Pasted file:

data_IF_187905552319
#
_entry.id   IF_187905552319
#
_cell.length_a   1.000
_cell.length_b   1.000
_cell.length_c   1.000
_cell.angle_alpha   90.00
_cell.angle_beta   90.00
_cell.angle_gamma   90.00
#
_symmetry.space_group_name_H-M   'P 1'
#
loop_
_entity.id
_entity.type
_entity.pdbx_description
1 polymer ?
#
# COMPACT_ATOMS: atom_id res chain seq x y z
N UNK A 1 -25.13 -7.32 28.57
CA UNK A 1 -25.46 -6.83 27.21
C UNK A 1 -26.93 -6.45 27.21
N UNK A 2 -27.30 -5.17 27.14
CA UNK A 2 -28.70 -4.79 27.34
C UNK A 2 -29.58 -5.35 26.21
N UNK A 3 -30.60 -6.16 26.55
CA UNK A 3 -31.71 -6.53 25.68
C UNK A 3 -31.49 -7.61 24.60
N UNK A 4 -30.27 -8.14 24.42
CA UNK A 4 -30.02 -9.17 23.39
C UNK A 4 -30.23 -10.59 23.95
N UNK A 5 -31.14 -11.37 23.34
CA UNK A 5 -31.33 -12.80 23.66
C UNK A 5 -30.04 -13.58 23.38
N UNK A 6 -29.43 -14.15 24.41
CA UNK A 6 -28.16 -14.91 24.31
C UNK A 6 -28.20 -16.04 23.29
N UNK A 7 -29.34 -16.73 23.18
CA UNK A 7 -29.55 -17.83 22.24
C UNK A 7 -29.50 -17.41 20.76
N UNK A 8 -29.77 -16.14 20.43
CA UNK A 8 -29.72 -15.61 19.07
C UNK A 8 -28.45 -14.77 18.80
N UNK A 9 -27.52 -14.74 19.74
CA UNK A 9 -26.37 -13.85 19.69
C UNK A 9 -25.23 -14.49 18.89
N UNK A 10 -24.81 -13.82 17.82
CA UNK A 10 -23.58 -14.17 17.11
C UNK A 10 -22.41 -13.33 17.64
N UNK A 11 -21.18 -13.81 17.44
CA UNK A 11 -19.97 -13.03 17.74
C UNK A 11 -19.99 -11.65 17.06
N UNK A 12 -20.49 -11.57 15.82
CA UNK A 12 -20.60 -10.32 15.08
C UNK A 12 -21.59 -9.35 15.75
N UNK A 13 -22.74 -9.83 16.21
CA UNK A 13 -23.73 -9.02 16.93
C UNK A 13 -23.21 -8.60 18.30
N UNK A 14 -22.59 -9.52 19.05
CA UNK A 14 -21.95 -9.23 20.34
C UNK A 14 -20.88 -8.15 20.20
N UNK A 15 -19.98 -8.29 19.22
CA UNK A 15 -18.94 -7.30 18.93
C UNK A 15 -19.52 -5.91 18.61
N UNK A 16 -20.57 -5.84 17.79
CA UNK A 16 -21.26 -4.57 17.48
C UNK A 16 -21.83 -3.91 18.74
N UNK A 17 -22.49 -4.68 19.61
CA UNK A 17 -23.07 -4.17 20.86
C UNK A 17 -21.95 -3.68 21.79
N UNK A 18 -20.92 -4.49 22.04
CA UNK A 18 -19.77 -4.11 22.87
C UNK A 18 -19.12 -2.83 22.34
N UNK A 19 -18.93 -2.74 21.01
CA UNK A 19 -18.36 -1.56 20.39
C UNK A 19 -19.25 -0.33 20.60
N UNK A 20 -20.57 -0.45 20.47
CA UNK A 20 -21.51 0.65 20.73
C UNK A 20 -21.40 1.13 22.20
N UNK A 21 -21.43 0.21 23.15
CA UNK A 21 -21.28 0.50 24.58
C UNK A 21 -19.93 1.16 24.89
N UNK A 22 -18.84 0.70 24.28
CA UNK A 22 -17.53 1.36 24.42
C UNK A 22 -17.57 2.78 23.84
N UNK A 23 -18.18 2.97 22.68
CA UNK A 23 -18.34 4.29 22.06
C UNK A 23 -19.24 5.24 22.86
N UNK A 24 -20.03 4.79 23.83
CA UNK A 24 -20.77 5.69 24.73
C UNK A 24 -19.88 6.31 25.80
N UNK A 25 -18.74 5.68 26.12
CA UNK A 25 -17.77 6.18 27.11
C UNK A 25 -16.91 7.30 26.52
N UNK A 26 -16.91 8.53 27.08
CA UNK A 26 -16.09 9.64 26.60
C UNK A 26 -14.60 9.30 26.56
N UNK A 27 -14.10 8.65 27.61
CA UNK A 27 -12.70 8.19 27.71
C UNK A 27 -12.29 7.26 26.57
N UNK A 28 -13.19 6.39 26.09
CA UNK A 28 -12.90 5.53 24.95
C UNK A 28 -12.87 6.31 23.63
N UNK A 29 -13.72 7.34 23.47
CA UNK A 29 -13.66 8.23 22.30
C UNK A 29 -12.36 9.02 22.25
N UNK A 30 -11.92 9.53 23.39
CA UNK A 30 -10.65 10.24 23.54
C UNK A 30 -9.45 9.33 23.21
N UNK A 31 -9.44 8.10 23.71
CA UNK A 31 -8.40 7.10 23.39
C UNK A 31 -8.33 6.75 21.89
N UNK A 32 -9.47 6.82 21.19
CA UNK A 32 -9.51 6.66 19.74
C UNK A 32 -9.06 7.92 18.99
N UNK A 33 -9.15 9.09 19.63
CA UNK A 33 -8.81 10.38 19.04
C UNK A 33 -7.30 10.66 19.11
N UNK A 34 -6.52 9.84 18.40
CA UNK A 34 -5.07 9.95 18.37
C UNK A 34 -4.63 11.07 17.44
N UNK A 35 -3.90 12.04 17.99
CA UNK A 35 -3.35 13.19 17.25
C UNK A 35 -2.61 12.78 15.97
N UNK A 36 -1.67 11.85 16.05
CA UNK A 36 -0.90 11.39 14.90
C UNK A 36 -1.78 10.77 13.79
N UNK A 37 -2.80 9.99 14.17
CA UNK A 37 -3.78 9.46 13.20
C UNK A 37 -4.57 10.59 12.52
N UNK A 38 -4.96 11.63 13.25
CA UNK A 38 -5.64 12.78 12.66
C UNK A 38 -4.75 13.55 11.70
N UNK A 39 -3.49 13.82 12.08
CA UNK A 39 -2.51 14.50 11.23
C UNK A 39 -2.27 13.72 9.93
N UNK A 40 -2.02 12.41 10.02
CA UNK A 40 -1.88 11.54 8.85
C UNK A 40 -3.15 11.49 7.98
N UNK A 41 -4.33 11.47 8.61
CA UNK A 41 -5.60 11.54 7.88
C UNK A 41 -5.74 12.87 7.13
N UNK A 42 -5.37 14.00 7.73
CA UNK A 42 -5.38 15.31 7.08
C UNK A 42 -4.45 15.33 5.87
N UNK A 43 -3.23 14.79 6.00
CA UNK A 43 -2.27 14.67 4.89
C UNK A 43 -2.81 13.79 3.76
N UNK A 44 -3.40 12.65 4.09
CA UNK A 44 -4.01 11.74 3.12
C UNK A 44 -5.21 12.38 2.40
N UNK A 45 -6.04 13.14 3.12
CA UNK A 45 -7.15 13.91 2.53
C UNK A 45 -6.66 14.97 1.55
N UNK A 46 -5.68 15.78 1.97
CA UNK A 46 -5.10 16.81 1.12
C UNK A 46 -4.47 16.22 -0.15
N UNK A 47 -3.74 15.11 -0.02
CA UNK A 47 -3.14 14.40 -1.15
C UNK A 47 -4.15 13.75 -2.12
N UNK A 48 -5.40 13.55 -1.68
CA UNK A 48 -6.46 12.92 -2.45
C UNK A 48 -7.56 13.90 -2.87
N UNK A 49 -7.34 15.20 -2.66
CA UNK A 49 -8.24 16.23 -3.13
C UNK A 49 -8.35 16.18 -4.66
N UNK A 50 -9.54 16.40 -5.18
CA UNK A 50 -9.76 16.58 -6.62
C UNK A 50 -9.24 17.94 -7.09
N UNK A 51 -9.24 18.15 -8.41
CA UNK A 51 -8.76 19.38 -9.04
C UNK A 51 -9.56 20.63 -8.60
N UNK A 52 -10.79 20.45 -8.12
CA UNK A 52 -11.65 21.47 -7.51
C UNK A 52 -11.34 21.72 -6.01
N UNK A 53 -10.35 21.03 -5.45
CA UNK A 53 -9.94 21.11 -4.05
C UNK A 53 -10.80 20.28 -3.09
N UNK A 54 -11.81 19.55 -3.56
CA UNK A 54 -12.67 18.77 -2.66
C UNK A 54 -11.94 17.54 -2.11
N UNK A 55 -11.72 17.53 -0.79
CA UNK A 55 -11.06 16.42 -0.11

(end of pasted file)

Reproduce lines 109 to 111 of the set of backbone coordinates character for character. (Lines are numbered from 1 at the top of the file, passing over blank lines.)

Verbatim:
CA UNK A 30 -10.65 10.24 23.54
C UNK A 30 -9.45 9.33 23.21
N UNK A 31 -9.44 8.10 23.71